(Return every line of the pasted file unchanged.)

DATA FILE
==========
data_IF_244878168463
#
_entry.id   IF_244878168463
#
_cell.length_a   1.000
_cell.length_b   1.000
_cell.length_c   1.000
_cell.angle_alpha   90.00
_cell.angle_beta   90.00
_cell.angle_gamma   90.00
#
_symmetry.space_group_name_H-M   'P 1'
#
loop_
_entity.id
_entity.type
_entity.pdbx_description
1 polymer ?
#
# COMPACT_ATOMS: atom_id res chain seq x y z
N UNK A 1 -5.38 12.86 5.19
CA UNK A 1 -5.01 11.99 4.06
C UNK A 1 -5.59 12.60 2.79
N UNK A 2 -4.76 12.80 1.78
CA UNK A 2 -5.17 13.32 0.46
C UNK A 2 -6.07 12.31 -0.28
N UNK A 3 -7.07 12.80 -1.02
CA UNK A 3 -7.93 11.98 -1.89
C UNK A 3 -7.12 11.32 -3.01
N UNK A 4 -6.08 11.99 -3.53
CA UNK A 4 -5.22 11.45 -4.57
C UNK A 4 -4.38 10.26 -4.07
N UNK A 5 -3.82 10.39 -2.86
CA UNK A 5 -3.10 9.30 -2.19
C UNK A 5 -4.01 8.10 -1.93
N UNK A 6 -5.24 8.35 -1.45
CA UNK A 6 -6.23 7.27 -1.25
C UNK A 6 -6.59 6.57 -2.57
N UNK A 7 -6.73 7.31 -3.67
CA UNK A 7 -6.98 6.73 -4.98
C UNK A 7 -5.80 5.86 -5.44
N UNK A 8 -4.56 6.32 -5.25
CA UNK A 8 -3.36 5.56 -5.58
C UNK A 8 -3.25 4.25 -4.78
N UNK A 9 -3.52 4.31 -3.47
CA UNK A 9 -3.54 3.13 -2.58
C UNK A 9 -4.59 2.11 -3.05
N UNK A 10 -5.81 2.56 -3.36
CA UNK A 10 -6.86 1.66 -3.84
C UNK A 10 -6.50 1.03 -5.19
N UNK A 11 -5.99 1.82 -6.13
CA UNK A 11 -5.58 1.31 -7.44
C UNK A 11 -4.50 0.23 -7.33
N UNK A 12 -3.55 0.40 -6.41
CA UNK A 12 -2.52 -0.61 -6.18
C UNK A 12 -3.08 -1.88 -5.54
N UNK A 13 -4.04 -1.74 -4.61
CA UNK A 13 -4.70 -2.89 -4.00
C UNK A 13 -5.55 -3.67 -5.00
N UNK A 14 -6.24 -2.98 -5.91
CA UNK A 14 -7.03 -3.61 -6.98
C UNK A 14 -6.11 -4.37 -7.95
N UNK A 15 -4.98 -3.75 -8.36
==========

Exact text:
data_IF_244878168463
#
_entry.id   IF_244878168463
#
_cell.length_a   1.000
_cell.length_b   1.000
_cell.length_c   1.000
_cell.angle_alpha   90.00
_cell.angle_beta   90.00
_cell.angle_gamma   90.00
#
_symmetry.space_group_name_H-M   'P 1'
#
loop_
_entity.id
_entity.type
_entity.pdbx_description
1 polymer ?
#
# COMPACT_ATOMS: atom_id res chain seq x y z
N UNK A 1 -5.38 12.86 5.19
CA UNK A 1 -5.01 11.99 4.06
C UNK A 1 -5.59 12.60 2.79
N UNK A 2 -4.76 12.80 1.78
CA UNK A 2 -5.17 13.32 0.46
C UNK A 2 -6.07 12.31 -0.28
N UNK A 3 -7.07 12.80 -1.02
CA UNK A 3 -7.93 11.98 -1.89
C UNK A 3 -7.12 11.32 -3.01
N UNK A 4 -6.08 11.99 -3.53
CA UNK A 4 -5.22 11.45 -4.57
C UNK A 4 -4.38 10.26 -4.07
N UNK A 5 -3.82 10.39 -2.86
CA UNK A 5 -3.10 9.30 -2.19
C UNK A 5 -4.01 8.10 -1.93
N UNK A 6 -5.24 8.35 -1.45
CA UNK A 6 -6.23 7.27 -1.25
C UNK A 6 -6.59 6.57 -2.57
N UNK A 7 -6.73 7.31 -3.67
CA UNK A 7 -6.98 6.73 -4.98
C UNK A 7 -5.80 5.86 -5.44
N UNK A 8 -4.56 6.32 -5.25
CA UNK A 8 -3.36 5.56 -5.58
C UNK A 8 -3.25 4.25 -4.78
N UNK A 9 -3.52 4.31 -3.47
CA UNK A 9 -3.54 3.13 -2.58
C UNK A 9 -4.59 2.11 -3.05
N UNK A 10 -5.81 2.56 -3.36
CA UNK A 10 -6.86 1.66 -3.84
C UNK A 10 -6.50 1.03 -5.19
N UNK A 11 -5.99 1.82 -6.13
CA UNK A 11 -5.58 1.31 -7.44
C UNK A 11 -4.50 0.23 -7.33
N UNK A 12 -3.55 0.40 -6.41
CA UNK A 12 -2.52 -0.61 -6.18
C UNK A 12 -3.08 -1.88 -5.54
N UNK A 13 -4.04 -1.74 -4.61
CA UNK A 13 -4.70 -2.89 -4.00
C UNK A 13 -5.55 -3.67 -5.00
N UNK A 14 -6.24 -2.98 -5.91
CA UNK A 14 -7.03 -3.61 -6.98
C UNK A 14 -6.11 -4.37 -7.95
N UNK A 15 -4.98 -3.75 -8.36